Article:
Who would ever have thought that Vladimir Putin might help us bring home cheaper bacon on the Canadian prairies. The old KGB strongman is retaliating against countries who have imposed sanctions in response to Russia’s deadly mischief in Ukraine, particularly the coldblooded murder of 298 passengers on the Malaysian plane.
The sanctions are having an impact on Russia’s economy, and Putin has announced a ban on the import of food products from North America. One item which will hit the prairie economy hard is the half a billion dollars worth of pork products that we sell to the Russians every year.
That’s about a third of Canada’s pork exports, and the industry says it won’t be easy to find other international buyers. For the grocery shopper in Moscow and Omsk, it will likely mean shortages and a rebirth of black markets. Such hard times were quite common in the Soviet era. Over the past 20 years, the expanded grocery business in Russia has come to rely heavily on imports from Europe and North America, rather than fostering more local food production. Russian merchants tend to stock up months in advance, so these latest moves won’t likely have an impact for quite a while.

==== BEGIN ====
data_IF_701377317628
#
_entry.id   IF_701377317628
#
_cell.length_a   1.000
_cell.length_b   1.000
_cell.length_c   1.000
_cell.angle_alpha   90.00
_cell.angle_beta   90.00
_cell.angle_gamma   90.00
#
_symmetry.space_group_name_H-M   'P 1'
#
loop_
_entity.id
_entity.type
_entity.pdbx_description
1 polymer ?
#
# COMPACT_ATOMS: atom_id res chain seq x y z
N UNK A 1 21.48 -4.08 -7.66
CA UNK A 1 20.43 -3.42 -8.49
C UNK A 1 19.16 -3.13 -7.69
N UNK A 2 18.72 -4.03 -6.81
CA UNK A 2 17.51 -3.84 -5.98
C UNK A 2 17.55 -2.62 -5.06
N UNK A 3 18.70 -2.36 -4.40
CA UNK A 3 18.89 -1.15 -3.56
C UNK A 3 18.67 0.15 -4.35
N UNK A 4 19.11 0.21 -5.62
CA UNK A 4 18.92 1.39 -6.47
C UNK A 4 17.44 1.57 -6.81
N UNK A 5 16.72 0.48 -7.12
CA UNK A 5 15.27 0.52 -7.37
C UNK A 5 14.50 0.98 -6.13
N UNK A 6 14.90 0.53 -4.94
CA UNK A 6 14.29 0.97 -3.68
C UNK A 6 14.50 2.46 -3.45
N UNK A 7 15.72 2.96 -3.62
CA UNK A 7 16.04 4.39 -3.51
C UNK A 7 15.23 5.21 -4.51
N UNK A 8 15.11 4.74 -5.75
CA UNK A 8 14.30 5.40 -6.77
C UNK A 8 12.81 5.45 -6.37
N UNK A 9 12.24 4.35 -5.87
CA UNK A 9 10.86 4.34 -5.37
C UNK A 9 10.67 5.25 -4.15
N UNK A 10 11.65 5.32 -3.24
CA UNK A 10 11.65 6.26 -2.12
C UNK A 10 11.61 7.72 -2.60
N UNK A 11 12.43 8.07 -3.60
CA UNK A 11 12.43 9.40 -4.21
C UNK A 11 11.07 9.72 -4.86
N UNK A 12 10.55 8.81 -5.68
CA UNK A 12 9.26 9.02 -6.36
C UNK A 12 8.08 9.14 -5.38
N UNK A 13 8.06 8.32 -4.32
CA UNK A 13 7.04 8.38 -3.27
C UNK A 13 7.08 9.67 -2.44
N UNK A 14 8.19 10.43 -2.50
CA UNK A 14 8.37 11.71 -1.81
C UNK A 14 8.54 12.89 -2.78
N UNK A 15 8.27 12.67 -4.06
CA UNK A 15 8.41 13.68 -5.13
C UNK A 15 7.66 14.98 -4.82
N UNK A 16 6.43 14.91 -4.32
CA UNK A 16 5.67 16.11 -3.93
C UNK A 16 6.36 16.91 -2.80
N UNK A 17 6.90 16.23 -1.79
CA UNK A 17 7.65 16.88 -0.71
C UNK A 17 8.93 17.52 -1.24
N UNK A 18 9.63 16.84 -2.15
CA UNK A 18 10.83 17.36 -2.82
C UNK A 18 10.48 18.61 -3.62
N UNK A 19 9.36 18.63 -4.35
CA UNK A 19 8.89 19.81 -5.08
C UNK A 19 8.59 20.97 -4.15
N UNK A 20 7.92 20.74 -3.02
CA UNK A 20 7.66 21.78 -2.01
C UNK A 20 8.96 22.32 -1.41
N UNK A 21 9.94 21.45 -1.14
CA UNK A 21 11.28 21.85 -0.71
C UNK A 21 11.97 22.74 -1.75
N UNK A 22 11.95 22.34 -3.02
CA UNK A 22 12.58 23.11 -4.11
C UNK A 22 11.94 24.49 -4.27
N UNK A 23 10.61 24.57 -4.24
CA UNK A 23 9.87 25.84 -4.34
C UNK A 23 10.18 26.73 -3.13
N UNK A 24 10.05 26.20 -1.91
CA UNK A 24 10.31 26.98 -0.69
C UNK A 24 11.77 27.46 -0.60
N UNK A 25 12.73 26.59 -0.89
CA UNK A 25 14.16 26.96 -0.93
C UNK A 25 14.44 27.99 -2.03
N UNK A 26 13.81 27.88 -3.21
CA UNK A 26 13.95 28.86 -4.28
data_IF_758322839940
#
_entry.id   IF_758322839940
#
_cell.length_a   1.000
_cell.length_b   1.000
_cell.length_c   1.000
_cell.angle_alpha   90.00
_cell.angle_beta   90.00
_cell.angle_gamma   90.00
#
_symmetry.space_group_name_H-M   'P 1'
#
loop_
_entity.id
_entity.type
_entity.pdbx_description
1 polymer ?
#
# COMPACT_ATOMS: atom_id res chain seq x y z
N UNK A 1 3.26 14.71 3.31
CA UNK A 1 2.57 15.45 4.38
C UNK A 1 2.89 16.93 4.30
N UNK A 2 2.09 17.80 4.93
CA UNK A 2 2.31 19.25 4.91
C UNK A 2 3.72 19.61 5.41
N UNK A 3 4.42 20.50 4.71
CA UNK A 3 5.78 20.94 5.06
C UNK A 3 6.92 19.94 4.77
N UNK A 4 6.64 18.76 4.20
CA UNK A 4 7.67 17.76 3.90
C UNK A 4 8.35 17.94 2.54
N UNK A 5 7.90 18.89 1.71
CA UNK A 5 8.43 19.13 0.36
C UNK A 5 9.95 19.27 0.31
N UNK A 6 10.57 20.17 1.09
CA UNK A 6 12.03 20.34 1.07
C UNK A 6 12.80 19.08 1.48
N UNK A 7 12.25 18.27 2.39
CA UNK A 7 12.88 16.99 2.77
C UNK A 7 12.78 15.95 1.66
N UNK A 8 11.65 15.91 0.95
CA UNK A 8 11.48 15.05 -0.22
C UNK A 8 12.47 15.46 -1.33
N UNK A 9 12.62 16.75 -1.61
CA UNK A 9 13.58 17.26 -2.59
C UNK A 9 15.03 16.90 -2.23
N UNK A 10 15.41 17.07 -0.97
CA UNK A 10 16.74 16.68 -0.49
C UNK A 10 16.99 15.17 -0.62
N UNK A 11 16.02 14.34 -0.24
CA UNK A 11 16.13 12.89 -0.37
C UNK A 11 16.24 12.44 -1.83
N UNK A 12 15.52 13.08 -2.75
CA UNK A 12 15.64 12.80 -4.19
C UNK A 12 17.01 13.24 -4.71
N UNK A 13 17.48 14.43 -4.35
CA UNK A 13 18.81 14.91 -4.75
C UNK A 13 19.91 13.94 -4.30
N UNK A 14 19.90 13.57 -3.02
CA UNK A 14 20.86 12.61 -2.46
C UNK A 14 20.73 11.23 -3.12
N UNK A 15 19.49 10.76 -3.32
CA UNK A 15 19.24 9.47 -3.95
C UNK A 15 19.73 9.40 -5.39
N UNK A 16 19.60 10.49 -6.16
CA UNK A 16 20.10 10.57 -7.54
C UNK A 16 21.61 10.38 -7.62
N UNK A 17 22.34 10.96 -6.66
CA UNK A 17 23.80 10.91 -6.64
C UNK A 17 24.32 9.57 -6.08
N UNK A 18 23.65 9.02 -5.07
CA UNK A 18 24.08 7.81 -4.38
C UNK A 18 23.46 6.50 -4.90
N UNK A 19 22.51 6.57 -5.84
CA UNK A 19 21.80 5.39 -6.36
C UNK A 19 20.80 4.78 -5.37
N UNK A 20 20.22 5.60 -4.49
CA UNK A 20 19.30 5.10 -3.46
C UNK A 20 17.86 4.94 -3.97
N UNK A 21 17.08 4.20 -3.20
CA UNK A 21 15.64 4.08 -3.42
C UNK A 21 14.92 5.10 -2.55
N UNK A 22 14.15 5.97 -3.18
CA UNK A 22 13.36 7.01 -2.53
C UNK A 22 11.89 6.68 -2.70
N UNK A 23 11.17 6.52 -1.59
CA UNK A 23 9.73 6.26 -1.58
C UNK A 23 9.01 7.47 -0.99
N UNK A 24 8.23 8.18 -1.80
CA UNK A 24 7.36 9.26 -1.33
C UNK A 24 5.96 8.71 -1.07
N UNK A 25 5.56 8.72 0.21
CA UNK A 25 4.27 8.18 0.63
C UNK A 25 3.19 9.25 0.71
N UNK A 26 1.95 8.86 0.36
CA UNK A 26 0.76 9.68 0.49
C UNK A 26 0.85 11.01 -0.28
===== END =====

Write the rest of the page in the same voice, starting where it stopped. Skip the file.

In western Canada, it will likely result in a significant surplus of pork, and eventually there should be a drop in the price of bacon and other products. Those prices have risen sharply in recent months, and meat packers have also reduced the size of the packaging.
All of this international intrigue is way beyond the average Canadian grocery shopper. But here’s a thought. I would gladly continue to pay an inflated price for pork, if it might somehow hurt Vladimir Putin. The man is quite simply a ‘monster’, and I wish the rest of the world could find ways to hurt him.
I’m Roger Currie